Mindfulness for Teaching Staff

According to some well known newspapers,  whatever is wrong with society… obesity, teenage pregnancy, drugs, drinking, homophobia, racism end even a lack of resilience… it’s always down to education… and to teachers.

Most teachers I know are stressed by the relentless stream of government driven changes in education, the need for schools to be excellent (…ofsted) or to produce the right GCSE results to inch up the league tables – the possibility of failure may cause pupils to vote with their feet and with them goes the funding… and the lower the funding then the less money to pay for resources and classroom support…. leading to an even bigger workload for the teachers.

It is not surprising that the government’s Teacher Wellbeing Report  (July 2019) shows that  teaching staff and education professionals have the highest rates of work-related stress, depression and anxiety in the UK. The report shows that  “While teachers love their profession, enjoy teaching and seeing pupils flourish, the negative elements outweigh the positives. Staff are suffering from high workloads, a lack of work-life balance, access to limited resources and a perceived lack of support from senior leaders, and this leads to poor occupational wellbeing for many teachers.”

The report goes on to say that Despite the positive feelings towards teaching as a vocation and towards their workplace, many teachers believe that the advantages of their profession do not outweigh the disadvantages and that their profession is undervalued in society.”

So teachers are demoralised and feel undervalued – …that they can never be “good enough” – if a friend was saying these things then we would take them to the doctors!

The key points from the report state:

  • Workload is high, affecting work–life balance
  • Staff perceive lack of resources as a problem that stops them from doing their job as well as they can
  • Poor behaviour is a considerable source of low occupational well-being, and teachers do not always feel supported by senior leaders and parents with managing it
  • Relationships with parents can be a negative factor and a source of stress
  • Educators feeel they do not have enough influence over policy, which changes too quickly
  • Educators also feel that Ofsted inspections are a source of stress
  • Findings on overall support from senior leaders are mixed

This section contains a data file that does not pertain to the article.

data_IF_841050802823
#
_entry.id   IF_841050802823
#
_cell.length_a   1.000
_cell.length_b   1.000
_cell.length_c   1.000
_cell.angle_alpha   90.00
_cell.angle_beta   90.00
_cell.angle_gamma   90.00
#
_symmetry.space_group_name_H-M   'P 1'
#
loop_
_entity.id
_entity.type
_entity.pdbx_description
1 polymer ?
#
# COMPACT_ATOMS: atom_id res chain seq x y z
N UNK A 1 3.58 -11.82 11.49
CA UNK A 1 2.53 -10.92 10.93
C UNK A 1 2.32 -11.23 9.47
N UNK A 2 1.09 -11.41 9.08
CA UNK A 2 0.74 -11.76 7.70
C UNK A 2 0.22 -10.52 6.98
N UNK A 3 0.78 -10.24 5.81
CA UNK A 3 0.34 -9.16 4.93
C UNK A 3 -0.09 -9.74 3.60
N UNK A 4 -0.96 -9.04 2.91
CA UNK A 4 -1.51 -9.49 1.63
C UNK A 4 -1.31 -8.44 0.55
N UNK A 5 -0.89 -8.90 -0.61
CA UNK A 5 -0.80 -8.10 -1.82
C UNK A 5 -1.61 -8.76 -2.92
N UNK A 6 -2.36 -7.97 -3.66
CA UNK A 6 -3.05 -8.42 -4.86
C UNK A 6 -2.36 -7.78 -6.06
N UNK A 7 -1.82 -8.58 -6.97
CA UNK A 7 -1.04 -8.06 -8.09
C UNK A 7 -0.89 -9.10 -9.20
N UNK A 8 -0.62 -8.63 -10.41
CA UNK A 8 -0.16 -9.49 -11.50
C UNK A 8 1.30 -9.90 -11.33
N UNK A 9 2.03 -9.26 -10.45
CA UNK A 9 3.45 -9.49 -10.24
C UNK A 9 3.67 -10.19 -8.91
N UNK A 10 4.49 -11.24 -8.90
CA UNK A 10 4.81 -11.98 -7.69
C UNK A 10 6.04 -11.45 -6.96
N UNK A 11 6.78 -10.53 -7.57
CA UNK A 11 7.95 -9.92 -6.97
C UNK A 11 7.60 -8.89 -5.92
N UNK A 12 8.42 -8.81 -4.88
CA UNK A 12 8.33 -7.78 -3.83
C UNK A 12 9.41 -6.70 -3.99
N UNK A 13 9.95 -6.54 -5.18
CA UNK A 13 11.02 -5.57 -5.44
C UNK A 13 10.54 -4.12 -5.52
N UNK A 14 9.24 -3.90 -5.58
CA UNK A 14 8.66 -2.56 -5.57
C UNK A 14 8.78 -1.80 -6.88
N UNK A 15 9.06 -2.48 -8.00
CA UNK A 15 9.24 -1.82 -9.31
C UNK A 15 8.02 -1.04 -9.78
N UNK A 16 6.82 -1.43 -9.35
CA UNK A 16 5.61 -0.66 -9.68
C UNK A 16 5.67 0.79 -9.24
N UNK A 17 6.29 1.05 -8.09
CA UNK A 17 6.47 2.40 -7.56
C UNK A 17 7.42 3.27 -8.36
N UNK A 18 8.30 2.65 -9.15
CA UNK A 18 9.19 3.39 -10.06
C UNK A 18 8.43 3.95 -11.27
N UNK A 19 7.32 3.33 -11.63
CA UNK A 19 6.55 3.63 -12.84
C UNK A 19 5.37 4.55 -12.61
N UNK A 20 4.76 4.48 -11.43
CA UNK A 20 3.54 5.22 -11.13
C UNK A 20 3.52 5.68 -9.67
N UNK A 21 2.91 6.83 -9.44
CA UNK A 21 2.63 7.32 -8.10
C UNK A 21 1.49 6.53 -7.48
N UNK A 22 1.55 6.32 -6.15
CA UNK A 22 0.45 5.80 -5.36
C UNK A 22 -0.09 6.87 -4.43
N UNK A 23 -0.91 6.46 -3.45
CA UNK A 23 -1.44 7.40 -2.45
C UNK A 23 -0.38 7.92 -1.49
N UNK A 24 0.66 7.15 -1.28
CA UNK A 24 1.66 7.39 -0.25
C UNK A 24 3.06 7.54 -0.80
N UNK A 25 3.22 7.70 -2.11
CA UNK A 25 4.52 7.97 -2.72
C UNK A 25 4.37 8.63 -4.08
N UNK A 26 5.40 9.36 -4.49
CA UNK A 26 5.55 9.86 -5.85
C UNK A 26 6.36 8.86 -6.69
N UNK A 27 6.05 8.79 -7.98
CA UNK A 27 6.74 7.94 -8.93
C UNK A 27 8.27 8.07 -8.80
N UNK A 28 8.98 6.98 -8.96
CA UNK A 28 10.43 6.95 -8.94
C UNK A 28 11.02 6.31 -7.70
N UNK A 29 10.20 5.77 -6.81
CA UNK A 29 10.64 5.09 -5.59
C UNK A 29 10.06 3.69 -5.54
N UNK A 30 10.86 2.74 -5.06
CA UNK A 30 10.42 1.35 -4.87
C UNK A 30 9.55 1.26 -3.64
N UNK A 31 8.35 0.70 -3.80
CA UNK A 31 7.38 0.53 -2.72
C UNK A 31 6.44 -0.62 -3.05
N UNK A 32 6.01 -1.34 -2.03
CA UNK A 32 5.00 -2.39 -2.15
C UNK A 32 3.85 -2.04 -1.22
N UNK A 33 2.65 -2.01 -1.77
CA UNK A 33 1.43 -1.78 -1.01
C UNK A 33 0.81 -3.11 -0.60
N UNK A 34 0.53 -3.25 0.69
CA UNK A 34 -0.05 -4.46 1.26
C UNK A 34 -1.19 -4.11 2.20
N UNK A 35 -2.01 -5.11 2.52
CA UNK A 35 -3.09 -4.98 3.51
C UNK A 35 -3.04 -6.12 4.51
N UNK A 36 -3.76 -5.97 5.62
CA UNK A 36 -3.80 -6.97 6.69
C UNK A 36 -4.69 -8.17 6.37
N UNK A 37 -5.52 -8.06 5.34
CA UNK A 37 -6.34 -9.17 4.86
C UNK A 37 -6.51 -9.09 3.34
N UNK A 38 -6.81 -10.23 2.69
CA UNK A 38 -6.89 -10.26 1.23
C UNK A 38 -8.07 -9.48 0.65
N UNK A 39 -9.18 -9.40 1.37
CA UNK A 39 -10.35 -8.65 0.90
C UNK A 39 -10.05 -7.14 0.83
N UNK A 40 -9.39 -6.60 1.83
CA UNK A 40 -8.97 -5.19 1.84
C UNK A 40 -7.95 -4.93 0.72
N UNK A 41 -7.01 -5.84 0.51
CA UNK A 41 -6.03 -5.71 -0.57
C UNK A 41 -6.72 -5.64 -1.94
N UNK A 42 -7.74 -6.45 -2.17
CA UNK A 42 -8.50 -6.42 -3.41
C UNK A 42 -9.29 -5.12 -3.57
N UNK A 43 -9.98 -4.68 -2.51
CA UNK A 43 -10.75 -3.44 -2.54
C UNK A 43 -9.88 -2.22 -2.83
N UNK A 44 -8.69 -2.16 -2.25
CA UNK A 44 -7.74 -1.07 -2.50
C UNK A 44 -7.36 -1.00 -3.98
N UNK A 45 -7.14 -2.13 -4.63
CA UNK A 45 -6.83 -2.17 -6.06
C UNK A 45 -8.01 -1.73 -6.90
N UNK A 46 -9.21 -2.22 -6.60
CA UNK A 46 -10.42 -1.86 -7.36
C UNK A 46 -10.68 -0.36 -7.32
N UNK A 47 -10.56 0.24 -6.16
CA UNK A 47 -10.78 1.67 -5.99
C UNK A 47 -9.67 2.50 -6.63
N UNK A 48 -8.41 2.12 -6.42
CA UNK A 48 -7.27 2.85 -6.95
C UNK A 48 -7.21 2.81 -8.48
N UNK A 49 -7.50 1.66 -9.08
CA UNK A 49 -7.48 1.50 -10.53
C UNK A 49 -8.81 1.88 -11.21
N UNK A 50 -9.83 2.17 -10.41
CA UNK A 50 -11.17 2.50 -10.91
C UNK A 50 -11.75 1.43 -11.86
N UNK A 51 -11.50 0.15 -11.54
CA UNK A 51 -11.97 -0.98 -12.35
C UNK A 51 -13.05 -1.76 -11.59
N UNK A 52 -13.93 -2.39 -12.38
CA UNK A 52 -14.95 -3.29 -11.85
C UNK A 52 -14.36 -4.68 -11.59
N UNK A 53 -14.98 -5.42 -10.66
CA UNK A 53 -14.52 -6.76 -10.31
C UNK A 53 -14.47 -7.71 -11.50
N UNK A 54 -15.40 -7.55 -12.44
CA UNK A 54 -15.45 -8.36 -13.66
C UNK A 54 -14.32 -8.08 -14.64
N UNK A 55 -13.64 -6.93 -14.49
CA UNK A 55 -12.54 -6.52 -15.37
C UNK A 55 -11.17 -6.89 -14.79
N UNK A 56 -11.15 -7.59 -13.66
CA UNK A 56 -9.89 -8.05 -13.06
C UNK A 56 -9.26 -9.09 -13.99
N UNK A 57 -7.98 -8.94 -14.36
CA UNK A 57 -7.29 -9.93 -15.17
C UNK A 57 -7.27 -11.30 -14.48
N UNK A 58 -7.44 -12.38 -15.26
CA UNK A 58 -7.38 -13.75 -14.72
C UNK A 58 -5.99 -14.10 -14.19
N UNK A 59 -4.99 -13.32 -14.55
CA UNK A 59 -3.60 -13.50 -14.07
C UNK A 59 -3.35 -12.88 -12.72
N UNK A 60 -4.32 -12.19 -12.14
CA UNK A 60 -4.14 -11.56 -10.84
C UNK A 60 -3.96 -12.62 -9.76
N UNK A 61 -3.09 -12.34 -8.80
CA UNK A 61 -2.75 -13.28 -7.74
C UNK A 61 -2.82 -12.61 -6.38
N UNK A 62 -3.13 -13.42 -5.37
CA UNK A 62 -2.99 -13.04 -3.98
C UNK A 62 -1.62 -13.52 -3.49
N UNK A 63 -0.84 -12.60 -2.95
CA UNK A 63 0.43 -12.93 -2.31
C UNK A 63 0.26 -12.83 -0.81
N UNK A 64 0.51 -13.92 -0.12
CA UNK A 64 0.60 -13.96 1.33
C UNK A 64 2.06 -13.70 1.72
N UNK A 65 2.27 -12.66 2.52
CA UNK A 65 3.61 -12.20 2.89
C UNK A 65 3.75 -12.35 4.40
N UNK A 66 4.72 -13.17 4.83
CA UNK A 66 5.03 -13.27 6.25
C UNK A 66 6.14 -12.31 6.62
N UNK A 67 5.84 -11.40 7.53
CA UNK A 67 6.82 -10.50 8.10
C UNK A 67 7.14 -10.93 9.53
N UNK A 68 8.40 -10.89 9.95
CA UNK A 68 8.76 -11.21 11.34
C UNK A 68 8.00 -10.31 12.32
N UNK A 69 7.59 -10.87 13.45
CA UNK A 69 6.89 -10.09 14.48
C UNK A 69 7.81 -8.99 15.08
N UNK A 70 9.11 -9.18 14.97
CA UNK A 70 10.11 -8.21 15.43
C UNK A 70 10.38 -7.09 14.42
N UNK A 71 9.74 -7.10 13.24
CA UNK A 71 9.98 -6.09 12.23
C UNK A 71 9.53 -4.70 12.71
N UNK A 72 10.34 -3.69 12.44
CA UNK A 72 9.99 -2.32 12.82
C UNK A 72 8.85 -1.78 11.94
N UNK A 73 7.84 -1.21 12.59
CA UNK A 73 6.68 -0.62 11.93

• Staff need more support from their line managers

Now clearly some of these issues are related to funding and resources – yet so many of them are related to the emotional impact of the education system on its employees.

It seems essential that more needs to be done to support the wellbeing of our teachers… and to help them to deal with their mood, anxiety and self-esteem… and to avoid taking the issues so personally.

Last year, when we were developing the rezl toolbox sessions to help people deal with pressure and stress, we listed the types of  situations that can cause people to feel stressed:

  • We may have too much to do – and feel overloaded…   working long hours…   
  • We worry that we can’t get things done in time – or achieve the quality we want – and we may feel that we will “let people down” by not delivering on our promises.
  • Or it may be that things are not going as we wish  …that we feel we are continually failing … and we may start to become desperate to turn things around    
  • We may have pressure to succeed …where we feel we are failing to meet “the expectations of others”…. or to meet our own expectations.
  • Or we start to fear being held responsible (….justifiably or not…) and feel ourselves becoming defensive.
  • It may be that our recent performance has left us feeling judged as incompetent; we may feel humiliated.
  • And sometimes, we may get stressed, when we face difficult challenges or issues  that we fear we can’t resolve at this moment and so we feel anxious.

(NB: we address an approach to all these things within the toolbox session.)

It seems to me that most teachers I know will be stressed by pretty much all of these dynamics.

Where “resource issues” are in play, and teachers feel overloaded with work,  then even the most conscientious teachers may start to feel that that they can’t “achieve/deliver the quality that they would wish– and this feeling is especially stressful.